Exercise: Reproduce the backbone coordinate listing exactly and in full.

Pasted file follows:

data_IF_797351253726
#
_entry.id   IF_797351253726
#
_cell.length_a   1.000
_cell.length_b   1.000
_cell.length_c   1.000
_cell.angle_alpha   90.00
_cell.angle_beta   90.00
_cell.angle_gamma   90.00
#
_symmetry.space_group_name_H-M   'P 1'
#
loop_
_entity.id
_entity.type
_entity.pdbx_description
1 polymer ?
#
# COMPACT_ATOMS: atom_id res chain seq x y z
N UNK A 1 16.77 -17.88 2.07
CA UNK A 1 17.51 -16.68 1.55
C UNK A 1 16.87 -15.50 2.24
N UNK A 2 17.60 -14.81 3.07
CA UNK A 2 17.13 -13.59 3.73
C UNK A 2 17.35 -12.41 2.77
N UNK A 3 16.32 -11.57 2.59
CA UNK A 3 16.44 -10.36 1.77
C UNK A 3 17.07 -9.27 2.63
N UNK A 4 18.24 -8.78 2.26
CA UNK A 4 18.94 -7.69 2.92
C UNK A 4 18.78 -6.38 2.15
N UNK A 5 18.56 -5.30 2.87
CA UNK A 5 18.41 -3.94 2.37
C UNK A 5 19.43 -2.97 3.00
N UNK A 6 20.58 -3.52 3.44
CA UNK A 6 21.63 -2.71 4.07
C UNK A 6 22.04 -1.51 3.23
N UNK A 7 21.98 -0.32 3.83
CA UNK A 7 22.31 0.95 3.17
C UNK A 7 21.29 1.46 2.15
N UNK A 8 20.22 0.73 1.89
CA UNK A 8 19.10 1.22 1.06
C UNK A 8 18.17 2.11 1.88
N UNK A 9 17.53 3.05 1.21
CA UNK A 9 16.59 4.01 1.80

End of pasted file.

data_IF_797351253726
#
_entry.id   IF_797351253726
#
_cell.length_a   1.000
_cell.length_b   1.000
_cell.length_c   1.000
_cell.angle_alpha   90.00
_cell.angle_beta   90.00
_cell.angle_gamma   90.00
#
_symmetry.space_group_name_H-M   'P 1'
#
loop_
_entity.id
_entity.type
_entity.pdbx_description
1 polymer ?
#
# COMPACT_ATOMS: atom_id res chain seq x y z
N UNK A 1 16.77 -17.88 2.07
CA UNK A 1 17.51 -16.68 1.55
C UNK A 1 16.87 -15.50 2.24
N UNK A 2 17.60 -14.81 3.07
CA UNK A 2 17.13 -13.59 3.73
C UNK A 2 17.35 -12.41 2.77
N UNK A 3 16.32 -11.57 2.59
CA UNK A 3 16.44 -10.36 1.77
C UNK A 3 17.07 -9.27 2.63
N UNK A 4 18.24 -8.78 2.26
CA UNK A 4 18.94 -7.69 2.92
C UNK A 4 18.78 -6.38 2.15
N UNK A 5 18.56 -5.30 2.87
CA UNK A 5 18.41 -3.94 2.37
C UNK A 5 19.43 -2.97 3.00
N UNK A 6 20.58 -3.52 3.44
CA UNK A 6 21.63 -2.71 4.07
C UNK A 6 22.04 -1.51 3.23
N UNK A 7 21.98 -0.32 3.83
CA UNK A 7 22.31 0.95 3.17
C UNK A 7 21.29 1.46 2.15
N UNK A 8 20.22 0.73 1.89
CA UNK A 8 19.10 1.22 1.06
C UNK A 8 18.17 2.11 1.88
N UNK A 9 17.53 3.05 1.21
CA UNK A 9 16.59 4.01 1.80